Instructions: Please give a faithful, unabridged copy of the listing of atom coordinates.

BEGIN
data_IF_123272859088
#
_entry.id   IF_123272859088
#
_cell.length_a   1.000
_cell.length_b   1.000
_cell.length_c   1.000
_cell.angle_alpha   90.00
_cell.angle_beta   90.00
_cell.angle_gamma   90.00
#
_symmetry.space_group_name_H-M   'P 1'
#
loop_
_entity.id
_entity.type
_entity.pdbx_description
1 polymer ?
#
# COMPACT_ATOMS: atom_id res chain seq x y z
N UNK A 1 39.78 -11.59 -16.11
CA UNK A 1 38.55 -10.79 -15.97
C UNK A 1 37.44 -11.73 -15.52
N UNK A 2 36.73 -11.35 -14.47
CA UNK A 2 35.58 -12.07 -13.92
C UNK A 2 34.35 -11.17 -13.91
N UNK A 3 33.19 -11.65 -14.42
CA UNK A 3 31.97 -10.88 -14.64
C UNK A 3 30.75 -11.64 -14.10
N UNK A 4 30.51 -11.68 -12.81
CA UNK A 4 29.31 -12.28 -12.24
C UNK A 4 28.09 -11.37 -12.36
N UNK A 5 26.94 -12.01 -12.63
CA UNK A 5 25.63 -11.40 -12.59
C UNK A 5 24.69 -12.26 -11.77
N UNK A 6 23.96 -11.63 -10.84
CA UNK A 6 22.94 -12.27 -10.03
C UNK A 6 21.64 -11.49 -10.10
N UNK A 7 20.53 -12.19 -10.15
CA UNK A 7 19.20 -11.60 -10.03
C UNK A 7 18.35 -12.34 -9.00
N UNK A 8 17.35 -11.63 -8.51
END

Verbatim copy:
data_IF_123272859088
#
_entry.id   IF_123272859088
#
_cell.length_a   1.000
_cell.length_b   1.000
_cell.length_c   1.000
_cell.angle_alpha   90.00
_cell.angle_beta   90.00
_cell.angle_gamma   90.00
#
_symmetry.space_group_name_H-M   'P 1'
#
loop_
_entity.id
_entity.type
_entity.pdbx_description
1 polymer ?
#
# COMPACT_ATOMS: atom_id res chain seq x y z
N UNK A 1 39.78 -11.59 -16.11
CA UNK A 1 38.55 -10.79 -15.97
C UNK A 1 37.44 -11.73 -15.52
N UNK A 2 36.73 -11.35 -14.47
CA UNK A 2 35.58 -12.07 -13.92
C UNK A 2 34.35 -11.17 -13.91
N UNK A 3 33.19 -11.65 -14.42
CA UNK A 3 31.97 -10.88 -14.64
C UNK A 3 30.75 -11.64 -14.10
N UNK A 4 30.51 -11.68 -12.81
CA UNK A 4 29.31 -12.28 -12.24
C UNK A 4 28.09 -11.37 -12.36
N UNK A 5 26.94 -12.01 -12.63
CA UNK A 5 25.63 -11.40 -12.59
C UNK A 5 24.69 -12.26 -11.77
N UNK A 6 23.96 -11.63 -10.84
CA UNK A 6 22.94 -12.27 -10.03
C UNK A 6 21.64 -11.49 -10.10
N UNK A 7 20.53 -12.19 -10.15
CA UNK A 7 19.20 -11.60 -10.03
C UNK A 7 18.35 -12.34 -9.00
N UNK A 8 17.35 -11.63 -8.51